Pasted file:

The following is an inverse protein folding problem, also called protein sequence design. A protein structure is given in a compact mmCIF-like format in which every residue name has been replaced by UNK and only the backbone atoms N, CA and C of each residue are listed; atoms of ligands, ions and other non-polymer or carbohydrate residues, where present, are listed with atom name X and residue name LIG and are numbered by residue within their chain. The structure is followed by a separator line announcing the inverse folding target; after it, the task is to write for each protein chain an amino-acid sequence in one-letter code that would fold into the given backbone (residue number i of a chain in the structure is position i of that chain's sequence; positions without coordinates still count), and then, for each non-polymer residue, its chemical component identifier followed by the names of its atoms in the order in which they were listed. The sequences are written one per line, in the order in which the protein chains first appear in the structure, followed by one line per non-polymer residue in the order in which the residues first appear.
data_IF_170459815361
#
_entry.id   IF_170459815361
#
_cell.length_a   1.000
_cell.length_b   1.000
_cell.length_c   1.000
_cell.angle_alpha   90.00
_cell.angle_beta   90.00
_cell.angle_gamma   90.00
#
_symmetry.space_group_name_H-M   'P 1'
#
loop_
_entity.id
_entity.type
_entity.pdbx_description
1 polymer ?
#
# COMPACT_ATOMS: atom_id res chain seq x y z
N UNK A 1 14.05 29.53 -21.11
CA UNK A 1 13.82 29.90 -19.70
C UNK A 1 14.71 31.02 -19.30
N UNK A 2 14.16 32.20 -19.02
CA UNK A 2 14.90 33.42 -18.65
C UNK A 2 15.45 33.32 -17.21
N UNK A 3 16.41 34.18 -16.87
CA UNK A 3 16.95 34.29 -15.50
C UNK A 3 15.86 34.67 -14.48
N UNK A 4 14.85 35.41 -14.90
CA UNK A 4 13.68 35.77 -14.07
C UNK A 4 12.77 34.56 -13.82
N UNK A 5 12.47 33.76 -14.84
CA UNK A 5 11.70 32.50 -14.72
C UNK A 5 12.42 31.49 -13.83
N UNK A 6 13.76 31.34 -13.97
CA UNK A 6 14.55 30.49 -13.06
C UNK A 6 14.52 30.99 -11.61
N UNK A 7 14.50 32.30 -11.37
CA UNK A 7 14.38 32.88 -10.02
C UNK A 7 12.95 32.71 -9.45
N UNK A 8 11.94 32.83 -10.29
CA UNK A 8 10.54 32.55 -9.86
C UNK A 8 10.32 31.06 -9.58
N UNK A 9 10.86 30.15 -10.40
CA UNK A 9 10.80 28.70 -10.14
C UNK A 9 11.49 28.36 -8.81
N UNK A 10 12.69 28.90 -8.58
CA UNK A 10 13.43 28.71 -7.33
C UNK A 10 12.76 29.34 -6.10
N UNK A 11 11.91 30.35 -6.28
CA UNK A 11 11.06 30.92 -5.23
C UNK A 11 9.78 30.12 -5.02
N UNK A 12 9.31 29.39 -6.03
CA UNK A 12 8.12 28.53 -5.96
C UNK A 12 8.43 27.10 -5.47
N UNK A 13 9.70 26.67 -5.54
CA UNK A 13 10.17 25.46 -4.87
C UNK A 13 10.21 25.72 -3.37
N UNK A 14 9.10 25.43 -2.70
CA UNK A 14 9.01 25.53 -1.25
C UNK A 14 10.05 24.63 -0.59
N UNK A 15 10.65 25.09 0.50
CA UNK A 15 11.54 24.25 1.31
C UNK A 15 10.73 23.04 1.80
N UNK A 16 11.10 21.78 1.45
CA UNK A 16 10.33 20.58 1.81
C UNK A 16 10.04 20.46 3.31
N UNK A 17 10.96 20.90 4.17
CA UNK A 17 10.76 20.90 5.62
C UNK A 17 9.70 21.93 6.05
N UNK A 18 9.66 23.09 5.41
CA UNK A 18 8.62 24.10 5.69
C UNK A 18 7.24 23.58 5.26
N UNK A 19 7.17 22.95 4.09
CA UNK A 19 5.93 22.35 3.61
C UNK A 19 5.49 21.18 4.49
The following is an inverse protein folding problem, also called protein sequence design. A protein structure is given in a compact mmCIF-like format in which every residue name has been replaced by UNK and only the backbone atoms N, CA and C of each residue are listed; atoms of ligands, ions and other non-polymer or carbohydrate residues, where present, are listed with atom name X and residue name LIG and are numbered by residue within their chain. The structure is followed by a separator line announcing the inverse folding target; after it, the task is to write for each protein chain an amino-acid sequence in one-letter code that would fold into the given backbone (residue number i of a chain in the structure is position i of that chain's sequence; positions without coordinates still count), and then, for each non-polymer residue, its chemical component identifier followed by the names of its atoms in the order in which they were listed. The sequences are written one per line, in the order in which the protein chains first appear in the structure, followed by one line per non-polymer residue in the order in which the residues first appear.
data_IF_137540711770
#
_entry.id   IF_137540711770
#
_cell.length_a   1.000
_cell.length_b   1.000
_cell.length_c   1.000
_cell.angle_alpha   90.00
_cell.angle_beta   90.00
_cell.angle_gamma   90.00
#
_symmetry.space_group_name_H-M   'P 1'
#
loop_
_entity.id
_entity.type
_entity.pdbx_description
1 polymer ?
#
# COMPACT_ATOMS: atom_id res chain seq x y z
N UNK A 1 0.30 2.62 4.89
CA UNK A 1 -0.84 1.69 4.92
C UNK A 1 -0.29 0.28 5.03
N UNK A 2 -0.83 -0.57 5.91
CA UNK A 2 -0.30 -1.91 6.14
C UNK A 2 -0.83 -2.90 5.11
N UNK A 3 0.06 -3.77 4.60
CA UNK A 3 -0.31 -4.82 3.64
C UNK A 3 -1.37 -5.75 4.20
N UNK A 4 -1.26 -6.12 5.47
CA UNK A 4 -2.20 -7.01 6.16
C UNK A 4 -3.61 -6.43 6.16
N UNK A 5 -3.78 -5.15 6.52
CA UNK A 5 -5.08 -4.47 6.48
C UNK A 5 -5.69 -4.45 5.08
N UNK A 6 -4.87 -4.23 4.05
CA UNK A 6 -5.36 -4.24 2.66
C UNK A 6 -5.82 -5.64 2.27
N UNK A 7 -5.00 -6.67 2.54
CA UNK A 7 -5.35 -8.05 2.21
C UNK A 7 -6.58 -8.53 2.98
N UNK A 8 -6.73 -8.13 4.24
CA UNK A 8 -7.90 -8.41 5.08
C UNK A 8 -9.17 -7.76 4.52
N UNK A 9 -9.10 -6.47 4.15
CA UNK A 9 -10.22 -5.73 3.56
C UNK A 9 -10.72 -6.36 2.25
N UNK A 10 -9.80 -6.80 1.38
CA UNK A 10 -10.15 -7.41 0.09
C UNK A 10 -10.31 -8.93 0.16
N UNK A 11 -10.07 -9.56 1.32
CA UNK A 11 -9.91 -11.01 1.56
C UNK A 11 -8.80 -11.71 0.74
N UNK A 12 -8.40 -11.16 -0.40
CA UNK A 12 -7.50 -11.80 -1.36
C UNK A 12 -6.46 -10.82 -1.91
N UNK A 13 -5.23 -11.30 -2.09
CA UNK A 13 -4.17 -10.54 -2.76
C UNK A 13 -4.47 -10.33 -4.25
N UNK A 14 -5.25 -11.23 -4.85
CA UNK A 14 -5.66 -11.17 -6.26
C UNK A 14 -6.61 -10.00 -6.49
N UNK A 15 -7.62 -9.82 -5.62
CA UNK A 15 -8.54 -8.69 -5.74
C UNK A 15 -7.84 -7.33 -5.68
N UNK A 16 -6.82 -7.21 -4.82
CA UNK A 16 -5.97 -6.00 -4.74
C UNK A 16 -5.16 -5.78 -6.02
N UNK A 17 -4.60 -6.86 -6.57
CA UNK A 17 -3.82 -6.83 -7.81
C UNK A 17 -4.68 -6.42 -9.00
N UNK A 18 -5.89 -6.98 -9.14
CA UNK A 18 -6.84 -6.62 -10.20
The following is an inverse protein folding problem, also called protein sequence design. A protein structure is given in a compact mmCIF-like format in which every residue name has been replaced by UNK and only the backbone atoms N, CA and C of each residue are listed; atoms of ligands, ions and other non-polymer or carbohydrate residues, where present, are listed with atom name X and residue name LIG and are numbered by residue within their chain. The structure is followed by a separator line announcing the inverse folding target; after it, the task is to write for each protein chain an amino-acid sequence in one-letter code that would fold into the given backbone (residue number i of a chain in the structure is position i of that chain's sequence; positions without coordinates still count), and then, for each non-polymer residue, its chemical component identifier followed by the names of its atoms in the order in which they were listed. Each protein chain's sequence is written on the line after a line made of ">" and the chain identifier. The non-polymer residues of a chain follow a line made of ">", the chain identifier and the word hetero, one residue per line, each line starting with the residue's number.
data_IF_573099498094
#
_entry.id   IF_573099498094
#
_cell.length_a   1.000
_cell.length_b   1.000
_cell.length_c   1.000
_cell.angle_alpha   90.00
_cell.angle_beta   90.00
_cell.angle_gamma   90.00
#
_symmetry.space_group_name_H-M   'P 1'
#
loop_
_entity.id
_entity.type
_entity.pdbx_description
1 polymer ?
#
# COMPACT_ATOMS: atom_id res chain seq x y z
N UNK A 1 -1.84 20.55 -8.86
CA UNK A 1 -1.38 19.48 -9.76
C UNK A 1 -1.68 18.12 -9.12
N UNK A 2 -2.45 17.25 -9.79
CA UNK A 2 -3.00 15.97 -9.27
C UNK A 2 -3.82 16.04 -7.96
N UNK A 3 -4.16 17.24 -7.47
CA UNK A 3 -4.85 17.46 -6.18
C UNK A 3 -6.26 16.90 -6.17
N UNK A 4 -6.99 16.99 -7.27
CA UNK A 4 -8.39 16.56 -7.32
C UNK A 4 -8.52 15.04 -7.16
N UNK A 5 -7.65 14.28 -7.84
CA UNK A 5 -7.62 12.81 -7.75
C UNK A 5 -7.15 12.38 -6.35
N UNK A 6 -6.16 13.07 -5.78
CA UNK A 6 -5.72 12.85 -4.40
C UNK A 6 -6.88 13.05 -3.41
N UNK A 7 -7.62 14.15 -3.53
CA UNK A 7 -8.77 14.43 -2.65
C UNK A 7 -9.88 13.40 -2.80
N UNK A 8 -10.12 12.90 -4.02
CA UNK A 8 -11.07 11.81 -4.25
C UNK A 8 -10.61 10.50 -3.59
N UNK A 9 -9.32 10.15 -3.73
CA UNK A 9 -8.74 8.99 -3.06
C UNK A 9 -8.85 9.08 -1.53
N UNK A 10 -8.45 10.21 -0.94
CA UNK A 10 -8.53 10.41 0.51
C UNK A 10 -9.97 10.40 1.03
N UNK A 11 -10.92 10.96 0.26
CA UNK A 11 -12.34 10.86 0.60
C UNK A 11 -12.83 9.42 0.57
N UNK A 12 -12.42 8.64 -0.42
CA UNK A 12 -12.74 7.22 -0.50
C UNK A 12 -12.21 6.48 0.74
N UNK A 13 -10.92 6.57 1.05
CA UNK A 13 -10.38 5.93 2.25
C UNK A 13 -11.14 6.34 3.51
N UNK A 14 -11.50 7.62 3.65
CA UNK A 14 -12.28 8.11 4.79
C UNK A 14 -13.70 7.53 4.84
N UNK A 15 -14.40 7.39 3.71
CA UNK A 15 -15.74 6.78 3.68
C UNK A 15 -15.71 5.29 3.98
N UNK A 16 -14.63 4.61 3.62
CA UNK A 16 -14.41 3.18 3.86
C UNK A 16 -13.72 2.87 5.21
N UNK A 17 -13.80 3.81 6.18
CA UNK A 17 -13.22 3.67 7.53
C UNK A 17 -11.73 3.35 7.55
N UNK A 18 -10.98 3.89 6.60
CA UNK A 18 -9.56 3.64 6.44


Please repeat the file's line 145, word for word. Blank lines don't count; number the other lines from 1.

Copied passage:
N UNK A 16 -6.82 -7.21 -4.82